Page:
The recap at the beginning of 'Evil Dead 2' shows completely different actors than the first.

With the exception of Bruce Campbell as Ash Williams, of course. This is because, despite being director and executive producer of The Evil Dead, Raimi didn't have the rights to the film.

In order to dodge copyright, 'The Simpsons' turned 'A Streetcar Named Desire' into a musical.

The moment from the Simpsons episode A Streetcar Named Marge, where Apu is singing.

In the episode "A Streetcar Named Marge," the production was originally going to be a stage play, but the estate of Tennessee Williams would only let them use two direct quotes from the play.

They were, however, allowed to make original songs based off the characters.

After all, that's totally in parody territory. So, the writers did their thing, and the episode became what it is today.

To be honest, though, it was better this way.

There's a reason you don't see King Louie anymore.

In the original Disney's The Jungle Book, King Louie was voiced by Louis Prima, who passed away in 1978. When Disney went to create a show based on The Jungle Book called TailSpin, they replaced King Louie's voice actor with Jim Cummings.

But Cummings's impersonation of Prima's voice was a little TOO good.

His widow and estate threatened legal action, claiming that they were using Prima's likeness without permission. Disney settled, and they made the decision to retire King Louie entirely.

'My Little Pony: Friendship is Magic' uses original characters for a reason.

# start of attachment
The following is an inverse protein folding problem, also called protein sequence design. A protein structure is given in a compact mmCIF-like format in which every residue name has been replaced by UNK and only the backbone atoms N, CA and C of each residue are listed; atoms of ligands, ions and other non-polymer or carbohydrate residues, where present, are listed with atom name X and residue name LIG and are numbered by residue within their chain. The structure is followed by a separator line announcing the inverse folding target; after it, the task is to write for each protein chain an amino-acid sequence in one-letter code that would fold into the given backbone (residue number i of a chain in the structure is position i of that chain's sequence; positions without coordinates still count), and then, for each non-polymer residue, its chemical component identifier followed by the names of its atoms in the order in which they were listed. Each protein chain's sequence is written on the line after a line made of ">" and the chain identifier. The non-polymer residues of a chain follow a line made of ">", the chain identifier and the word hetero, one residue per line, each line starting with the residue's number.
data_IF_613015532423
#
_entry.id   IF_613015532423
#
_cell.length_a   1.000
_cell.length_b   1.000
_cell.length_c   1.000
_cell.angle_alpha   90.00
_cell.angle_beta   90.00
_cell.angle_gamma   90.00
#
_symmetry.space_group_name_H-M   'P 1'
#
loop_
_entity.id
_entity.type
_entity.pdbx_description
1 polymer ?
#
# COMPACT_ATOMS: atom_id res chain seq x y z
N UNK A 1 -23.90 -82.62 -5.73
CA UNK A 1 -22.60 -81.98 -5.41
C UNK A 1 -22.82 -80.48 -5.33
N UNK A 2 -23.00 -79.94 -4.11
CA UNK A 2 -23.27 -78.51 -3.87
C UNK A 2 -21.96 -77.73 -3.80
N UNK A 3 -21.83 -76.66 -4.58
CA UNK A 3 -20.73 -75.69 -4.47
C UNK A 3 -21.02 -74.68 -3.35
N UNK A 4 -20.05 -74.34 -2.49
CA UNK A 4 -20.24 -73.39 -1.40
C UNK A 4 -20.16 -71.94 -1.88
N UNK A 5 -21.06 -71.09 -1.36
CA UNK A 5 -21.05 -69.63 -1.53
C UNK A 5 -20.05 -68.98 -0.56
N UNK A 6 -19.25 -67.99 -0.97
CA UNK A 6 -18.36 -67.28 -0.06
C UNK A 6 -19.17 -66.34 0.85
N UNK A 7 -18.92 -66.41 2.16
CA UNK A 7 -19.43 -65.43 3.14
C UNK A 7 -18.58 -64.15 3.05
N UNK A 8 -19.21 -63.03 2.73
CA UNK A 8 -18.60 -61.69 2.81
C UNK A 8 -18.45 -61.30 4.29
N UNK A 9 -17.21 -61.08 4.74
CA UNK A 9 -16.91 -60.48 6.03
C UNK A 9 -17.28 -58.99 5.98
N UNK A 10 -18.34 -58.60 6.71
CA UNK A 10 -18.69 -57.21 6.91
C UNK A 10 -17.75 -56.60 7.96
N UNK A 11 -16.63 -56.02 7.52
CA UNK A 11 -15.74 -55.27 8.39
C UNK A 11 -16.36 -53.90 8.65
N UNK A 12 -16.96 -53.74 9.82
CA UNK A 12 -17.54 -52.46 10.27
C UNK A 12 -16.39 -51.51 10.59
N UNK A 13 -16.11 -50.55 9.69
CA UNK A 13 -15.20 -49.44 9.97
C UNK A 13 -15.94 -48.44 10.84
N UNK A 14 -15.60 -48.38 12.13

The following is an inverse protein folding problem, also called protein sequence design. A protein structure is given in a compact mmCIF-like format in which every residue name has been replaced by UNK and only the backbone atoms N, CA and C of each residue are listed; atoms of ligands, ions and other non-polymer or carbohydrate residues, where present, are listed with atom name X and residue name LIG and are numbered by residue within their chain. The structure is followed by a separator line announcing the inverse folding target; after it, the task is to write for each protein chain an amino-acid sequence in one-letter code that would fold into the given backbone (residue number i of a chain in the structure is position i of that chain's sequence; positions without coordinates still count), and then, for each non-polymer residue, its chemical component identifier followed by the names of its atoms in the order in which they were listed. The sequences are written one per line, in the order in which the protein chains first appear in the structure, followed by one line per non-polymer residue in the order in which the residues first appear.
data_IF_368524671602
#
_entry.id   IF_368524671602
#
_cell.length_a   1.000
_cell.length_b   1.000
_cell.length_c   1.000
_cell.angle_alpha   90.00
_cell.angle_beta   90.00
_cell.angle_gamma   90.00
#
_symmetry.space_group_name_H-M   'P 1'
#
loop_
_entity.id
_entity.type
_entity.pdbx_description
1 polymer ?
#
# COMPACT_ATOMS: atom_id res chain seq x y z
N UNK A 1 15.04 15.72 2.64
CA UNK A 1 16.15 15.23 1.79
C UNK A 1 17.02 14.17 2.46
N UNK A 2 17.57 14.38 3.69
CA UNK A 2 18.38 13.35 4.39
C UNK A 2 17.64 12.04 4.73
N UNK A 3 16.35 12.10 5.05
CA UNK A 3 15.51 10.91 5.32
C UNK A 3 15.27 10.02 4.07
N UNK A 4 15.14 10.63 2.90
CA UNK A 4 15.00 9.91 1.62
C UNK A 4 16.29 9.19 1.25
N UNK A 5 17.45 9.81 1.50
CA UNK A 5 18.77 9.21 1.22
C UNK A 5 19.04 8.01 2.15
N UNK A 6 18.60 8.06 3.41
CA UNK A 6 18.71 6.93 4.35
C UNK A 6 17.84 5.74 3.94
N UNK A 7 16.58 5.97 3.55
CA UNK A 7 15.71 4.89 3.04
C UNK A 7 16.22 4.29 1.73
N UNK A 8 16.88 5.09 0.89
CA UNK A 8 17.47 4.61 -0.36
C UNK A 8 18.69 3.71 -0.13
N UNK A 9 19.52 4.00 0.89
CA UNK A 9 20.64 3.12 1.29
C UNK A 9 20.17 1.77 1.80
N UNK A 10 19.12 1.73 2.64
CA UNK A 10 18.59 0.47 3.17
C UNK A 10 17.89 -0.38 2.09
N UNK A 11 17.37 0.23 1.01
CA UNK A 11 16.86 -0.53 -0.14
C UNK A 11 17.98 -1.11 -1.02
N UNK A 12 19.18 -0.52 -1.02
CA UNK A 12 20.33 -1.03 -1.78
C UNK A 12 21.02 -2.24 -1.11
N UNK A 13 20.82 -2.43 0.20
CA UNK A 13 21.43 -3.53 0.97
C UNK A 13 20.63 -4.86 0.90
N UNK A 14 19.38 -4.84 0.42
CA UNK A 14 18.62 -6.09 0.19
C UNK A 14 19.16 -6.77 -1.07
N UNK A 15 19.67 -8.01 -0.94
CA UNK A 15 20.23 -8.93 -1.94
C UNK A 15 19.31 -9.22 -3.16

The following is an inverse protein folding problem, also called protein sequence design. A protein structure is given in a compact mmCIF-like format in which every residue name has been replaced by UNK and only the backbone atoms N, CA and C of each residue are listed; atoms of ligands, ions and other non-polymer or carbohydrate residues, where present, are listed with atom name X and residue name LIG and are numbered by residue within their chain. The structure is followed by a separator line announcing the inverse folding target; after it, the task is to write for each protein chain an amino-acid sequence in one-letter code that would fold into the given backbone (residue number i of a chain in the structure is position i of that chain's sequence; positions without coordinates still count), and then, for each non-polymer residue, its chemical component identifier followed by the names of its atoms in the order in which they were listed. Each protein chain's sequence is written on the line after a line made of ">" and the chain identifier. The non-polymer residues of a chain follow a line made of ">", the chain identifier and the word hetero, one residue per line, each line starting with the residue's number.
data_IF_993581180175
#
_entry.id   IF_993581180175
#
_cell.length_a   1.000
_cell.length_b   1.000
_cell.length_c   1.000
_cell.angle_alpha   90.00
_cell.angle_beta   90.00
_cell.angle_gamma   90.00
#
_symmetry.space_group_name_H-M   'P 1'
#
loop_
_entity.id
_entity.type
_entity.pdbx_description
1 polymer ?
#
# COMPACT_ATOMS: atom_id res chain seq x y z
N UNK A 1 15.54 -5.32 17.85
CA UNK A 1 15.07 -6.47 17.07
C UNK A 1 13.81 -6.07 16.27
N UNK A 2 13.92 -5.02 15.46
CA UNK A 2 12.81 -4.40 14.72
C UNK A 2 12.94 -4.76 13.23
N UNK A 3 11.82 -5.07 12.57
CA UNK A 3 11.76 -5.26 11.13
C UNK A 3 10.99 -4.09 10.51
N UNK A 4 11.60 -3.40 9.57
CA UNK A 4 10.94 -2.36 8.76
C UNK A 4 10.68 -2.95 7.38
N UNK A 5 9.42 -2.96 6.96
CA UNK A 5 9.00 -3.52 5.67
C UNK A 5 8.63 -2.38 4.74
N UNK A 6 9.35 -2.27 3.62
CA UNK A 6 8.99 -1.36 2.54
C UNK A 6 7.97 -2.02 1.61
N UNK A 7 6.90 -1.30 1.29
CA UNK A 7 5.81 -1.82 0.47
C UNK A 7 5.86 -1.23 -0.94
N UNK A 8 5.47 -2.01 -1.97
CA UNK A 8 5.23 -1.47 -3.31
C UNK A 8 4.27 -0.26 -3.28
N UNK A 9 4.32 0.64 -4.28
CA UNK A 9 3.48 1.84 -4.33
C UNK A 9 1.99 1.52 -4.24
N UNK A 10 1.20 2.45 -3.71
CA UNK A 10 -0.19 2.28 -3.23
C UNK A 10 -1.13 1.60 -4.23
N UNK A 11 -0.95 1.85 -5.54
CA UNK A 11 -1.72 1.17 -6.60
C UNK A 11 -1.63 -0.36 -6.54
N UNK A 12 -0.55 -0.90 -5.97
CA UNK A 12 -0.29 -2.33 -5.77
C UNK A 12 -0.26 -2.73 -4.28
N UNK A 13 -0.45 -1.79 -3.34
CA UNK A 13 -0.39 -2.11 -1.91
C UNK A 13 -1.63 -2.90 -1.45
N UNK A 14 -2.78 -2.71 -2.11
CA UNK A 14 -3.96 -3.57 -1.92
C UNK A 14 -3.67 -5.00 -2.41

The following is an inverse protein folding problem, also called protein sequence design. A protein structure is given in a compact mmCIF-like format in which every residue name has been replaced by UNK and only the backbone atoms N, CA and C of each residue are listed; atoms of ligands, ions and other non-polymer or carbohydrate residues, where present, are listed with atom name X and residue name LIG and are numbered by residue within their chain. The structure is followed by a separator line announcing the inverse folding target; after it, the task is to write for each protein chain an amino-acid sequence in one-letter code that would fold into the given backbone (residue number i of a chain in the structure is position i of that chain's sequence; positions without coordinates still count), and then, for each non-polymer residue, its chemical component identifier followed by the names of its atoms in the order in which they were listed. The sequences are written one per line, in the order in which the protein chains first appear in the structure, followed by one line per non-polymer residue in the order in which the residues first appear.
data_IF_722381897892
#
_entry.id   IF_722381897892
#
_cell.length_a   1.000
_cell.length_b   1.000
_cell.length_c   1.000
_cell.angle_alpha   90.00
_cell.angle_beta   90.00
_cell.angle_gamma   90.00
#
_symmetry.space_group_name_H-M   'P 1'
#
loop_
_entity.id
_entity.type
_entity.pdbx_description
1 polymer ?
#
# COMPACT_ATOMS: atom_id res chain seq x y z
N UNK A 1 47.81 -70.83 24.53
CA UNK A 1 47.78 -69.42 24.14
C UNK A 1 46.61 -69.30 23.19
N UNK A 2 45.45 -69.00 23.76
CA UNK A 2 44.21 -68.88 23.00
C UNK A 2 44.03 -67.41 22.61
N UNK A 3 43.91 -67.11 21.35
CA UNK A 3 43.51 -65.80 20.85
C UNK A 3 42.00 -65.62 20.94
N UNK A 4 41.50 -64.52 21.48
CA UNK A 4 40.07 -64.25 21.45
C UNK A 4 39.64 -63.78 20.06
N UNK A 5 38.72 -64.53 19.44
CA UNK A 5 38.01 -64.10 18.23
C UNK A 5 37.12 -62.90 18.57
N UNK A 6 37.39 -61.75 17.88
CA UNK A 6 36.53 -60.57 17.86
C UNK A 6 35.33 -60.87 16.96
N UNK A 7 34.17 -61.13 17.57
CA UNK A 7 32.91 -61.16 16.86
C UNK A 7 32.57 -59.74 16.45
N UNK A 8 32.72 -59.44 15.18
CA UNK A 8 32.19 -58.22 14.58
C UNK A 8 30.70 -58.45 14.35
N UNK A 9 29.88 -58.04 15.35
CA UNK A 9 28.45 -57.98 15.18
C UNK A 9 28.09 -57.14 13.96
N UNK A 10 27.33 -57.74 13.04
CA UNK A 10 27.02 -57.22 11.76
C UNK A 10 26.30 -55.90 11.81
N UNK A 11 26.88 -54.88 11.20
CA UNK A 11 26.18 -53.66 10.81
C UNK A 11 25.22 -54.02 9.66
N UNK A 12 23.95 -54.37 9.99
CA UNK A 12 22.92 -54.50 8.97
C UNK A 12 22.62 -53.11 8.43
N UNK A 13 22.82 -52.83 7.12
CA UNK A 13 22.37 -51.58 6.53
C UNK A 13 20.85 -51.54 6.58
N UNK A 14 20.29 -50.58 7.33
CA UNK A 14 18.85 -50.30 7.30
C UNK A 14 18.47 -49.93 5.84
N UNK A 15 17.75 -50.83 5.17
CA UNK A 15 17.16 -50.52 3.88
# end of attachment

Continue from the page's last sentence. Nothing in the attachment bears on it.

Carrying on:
Show creator Lauren Faust was a huge fan of the ponies growing up, but couldn't use their names in her reboot because Hasbro couldn't give her the rights to the characters' names.

So she made new original characters, but based them off the ones from the '80s.

Rainbow Dash awkwardly smiling and then flying away.

For instance, she was a fan of the pony Firefly, and since Faust couldn't use her in the show, she based the character Rainbow Dash around her.

'The Sicilian' was supposed to be a spin-off of 'The Godfather.'

Mario Puzo's novel, The Sicilian, is considered a sequel to The Godfather. And much like the books, the film version was supposed to follow that same path, detailing Michael Corleone's exile to Sicily.

But copyright issues kept that from coming to fruition.

Copyright and trademark issues kept the filmmakers from making any connection to The Godfather whatsoever. So, what was meant to be a spiritual sequel to the film ended up being a Godfather-esque movie instead.

'The New Fantastic Four' was missing a member.

The '70s cartoon couldn't use The Human Torch because Marvel had licensed his character out at the time. They added in HERBIE instead, and the show went down in Fantastic Four infamy.

'Eraser' sees Arnold Schwarzenegger face off against Cyrez.

Cyrez was originally called Cyrex, but a company called Cyrix complained that it was too close to their name. The filmmakers had to change it in post-post-post production, which wasn't cheap to do.